Queenslanders are being offered a $3,000 subsidy from the state government to buy an electric car.

With unleaded petrol prices topping $2.20 a litre, it’s hoped the cash will motivate some Queenslanders to make the switch in a bid to help the state reach its climate change goals.

However, the offer will not apply to all new electric vehicle sales. Here’s what you need to know about how the program will work.

What has been announced?

Premier Annastacia Palaszczuk has announced the Queensland Zero Emission Vehicle Strategy 2022-2032, which she said would “help drive the state’s commitment of net-zero emissions by 2050”.

As part of the announcement, the government will spend $45 million on subsidies for upfront car purchases over the next three years.

Another $10 million will be spent building more charging stations, with places like Barcaldine and Longreach coming online soon.

The funding also be used to increase the number of charging stations for electric vehicles, with the Nissan Leaf seen here. (ABC News)

How will it work?

The subsidy will be available for new battery-electric cars, that cost up to $58,000.

Transport Minister Mark Bailey said the cap is lower than other states, for example NSW’s cap is $68,000, because the Queensland Government did not want to subsidise people “who can easily afford well-off vehicles”.

While the number of electric cars registered in Queensland is growing exponentially, they are still a rarity.

Mr Bailey estimated that there are 8,000 on our roads, compared to 2,862 in January last year.

The subsidy is expected to boost the uptake of new electric cars, so more second-hand ones become available in the near future.

The BYD electric cars are one of a handful of electric vehicles that have a price point within the subsidy cap.(ABC News: Brant Cumming)

So far, just a handful of cars on the market come within the cap, including the Hyundai Ioniq, Hyundai Kona, the Nissan Leaf, MG ZS, and BYD.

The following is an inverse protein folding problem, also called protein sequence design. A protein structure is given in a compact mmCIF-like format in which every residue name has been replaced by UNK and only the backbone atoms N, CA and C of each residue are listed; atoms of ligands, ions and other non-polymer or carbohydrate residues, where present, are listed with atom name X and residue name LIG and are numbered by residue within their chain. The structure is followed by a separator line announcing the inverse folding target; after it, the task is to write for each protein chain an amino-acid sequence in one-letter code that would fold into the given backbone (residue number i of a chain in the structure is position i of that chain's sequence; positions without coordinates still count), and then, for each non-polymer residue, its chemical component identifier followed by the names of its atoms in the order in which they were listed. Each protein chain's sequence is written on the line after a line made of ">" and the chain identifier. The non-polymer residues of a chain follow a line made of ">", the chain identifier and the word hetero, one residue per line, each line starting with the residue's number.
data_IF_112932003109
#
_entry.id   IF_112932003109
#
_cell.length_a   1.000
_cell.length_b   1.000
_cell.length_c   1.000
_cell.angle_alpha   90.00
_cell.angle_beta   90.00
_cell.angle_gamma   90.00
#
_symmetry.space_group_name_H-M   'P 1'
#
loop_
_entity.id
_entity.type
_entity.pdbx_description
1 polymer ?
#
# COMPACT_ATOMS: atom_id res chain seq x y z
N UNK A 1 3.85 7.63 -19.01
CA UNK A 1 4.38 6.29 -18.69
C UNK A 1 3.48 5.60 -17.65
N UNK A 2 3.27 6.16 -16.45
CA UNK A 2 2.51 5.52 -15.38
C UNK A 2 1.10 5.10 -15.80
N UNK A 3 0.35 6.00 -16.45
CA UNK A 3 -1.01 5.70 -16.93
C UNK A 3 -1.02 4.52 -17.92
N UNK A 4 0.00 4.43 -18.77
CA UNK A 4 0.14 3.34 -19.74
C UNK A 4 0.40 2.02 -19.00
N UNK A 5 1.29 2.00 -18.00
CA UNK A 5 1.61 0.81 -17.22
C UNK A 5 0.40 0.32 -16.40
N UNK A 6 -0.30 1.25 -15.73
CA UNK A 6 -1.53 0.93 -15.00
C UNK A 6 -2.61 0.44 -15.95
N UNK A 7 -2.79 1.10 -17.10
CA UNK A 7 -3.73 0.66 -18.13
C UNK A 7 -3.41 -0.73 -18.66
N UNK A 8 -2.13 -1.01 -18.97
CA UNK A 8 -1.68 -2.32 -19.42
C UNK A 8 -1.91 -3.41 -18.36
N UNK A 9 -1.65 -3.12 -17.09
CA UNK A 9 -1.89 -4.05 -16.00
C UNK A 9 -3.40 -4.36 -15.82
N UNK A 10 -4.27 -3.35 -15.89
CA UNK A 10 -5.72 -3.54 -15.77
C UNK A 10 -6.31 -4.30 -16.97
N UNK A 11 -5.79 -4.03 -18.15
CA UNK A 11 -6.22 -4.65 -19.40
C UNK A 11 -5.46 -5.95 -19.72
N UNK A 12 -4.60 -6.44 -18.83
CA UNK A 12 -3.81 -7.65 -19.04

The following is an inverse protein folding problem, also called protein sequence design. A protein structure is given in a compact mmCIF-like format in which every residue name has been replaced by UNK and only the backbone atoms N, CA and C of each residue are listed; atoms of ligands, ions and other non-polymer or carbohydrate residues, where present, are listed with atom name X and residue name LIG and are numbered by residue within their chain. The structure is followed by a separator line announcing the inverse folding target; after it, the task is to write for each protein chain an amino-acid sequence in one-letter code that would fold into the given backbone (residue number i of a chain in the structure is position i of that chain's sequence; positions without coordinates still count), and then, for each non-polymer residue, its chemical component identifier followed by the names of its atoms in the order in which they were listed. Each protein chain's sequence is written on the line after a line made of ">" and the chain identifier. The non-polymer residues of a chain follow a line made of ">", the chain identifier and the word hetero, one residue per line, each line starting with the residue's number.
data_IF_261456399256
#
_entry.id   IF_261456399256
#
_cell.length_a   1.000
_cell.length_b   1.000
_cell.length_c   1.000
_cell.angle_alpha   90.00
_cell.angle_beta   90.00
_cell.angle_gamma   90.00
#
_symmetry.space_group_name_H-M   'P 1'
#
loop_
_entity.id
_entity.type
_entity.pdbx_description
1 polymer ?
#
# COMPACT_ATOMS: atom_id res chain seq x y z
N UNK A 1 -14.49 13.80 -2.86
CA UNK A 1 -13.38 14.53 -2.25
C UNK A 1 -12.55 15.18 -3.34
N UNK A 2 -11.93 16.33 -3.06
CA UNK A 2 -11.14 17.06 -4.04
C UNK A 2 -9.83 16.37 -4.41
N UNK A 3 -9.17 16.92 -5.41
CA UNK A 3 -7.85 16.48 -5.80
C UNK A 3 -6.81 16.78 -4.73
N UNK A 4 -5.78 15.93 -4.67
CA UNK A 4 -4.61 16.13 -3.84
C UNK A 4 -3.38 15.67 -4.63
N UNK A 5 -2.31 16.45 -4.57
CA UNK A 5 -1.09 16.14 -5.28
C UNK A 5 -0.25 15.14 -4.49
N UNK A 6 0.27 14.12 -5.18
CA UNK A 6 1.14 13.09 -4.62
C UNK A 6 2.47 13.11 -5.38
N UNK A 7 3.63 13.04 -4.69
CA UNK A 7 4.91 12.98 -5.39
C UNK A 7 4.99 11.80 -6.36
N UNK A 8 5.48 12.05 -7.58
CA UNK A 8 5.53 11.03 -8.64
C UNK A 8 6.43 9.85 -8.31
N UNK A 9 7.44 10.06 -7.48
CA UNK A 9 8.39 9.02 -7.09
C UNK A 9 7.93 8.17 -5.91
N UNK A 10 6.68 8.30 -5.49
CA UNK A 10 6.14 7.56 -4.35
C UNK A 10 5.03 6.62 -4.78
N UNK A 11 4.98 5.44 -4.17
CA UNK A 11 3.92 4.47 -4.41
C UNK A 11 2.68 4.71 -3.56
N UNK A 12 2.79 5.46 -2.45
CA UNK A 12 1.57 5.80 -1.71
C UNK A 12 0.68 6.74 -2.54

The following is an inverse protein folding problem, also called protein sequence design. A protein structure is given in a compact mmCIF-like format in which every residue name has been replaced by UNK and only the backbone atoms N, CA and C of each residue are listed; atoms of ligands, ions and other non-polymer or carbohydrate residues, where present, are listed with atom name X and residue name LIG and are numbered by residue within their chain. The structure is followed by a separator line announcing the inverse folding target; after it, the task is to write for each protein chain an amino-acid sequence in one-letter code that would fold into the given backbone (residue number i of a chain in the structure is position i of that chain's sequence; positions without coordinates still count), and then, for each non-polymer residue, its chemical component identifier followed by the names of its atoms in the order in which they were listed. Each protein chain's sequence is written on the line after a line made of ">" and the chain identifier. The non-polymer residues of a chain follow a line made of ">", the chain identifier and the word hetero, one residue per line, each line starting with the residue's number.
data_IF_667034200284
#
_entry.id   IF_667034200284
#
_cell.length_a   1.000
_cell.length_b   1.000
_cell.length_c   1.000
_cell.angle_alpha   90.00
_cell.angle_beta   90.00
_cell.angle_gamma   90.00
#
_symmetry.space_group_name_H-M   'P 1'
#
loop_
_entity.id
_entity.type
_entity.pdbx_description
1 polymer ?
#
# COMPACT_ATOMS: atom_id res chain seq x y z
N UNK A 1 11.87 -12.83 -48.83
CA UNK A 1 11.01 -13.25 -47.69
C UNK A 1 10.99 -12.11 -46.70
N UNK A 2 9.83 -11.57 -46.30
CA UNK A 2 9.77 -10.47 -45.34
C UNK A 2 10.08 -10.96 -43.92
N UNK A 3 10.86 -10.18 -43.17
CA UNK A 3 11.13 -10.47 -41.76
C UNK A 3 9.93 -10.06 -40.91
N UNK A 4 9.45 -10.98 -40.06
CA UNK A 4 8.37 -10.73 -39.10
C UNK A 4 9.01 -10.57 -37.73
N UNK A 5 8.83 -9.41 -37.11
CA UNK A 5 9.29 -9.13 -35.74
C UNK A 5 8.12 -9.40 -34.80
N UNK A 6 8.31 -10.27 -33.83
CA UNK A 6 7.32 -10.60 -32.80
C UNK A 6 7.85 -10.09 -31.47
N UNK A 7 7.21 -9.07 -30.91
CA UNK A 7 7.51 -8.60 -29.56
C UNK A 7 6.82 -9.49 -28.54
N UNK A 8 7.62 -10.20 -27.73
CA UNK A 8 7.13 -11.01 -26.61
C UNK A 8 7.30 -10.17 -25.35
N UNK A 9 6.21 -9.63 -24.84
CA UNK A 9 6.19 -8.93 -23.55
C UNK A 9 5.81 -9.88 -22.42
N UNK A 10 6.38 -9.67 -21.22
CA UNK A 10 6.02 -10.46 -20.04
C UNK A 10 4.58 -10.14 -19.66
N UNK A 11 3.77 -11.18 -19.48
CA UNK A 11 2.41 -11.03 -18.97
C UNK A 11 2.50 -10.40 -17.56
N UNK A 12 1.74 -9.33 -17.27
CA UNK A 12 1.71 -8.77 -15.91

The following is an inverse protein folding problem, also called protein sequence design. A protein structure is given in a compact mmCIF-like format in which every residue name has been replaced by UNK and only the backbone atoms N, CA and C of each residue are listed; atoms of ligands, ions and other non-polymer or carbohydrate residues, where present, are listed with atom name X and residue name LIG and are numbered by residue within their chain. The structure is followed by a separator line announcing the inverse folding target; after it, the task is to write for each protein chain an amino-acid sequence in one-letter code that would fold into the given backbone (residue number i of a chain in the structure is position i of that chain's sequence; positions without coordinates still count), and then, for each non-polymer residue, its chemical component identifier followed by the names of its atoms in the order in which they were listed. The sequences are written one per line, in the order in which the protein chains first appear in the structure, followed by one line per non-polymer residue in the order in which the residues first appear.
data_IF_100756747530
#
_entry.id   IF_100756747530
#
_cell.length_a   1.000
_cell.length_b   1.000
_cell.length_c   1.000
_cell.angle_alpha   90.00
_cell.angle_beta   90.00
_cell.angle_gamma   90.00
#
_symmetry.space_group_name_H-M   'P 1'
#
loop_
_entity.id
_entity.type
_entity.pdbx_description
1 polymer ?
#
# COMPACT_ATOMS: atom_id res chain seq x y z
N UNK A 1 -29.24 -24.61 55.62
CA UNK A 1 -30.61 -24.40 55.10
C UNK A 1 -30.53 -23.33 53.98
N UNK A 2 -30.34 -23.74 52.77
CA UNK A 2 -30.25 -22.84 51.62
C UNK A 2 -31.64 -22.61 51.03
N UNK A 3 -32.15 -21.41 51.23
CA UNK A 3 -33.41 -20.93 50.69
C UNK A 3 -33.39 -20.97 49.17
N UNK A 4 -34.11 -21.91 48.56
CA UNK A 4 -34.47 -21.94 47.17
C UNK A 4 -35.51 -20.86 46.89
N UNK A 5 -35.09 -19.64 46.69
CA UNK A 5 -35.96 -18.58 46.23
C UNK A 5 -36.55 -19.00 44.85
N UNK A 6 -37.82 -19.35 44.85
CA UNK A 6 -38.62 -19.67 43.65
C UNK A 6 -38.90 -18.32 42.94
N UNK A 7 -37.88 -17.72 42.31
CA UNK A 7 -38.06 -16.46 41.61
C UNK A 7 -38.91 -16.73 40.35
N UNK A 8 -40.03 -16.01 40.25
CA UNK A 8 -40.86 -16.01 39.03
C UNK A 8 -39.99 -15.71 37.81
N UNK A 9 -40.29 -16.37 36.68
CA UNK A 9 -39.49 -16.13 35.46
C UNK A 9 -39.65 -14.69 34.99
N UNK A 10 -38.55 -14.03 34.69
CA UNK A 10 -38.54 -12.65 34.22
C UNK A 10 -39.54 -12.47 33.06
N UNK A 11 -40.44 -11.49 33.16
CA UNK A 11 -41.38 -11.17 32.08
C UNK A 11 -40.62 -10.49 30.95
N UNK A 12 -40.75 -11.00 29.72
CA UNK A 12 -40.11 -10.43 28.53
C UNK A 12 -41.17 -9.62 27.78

Mr Bailey said it was also hoped the subsidy will inspire manufactures to offer more models in the cheaper price bracket.

What do I need to do to get the subsidy?

The subsidy will be provided as a rebate after applications open later in the year, Mr Bailey said.

Motorists will need to apply to the Department of Main Roads and Transport to access the subsidy and those eligible have been told to keep documents relating to the purchase because they will be required for the application process.

When does it take effect?

Mr Bailey said any electric vehicle within the cap bought from March 16 onwards will be eligible for the subsidy. Applications can be made from July 1.

It will be available for three years.

Will I be financially better off driving an electric car?

Compared to the cost to refuel petrol or diesel vehicles, it was cheaper to recharge an electric vehicle, Queensland Government data showed.

The average Queensland motorist drives 13,400 kilometres annually and spends around $1,400 on petrol per year, based on figures from April last year (when petrol was cheaper).

An electric vehicle travelling the same distance would cost around $502 in electricity costs or charging could be free if home charging through solar panels (depending on weather and solar system capacity).

Tesla’s Model S has a price tag of more than $150,000 and would not be available through the subsidy.(Supplied: Tesla)

Electric cars also attract the lowest vehicle registration duty costs in the state.

However, it costs more upfront to buy an electric car than a conventional vehicle.

According to the Electric Vehicle Council of Australia, the running costs are about 70 per cent cheaper per kilometre.

The battery pack accounts for roughly a quarter of the total EV vehicle cost and with battery prices expected to fall, this was likely to correspond with lower EV purchase prices in the future.

Extracted in full from: Queensland’s electric vehicle subsidy scheme has been announced. Here’s what you need to know – ABC News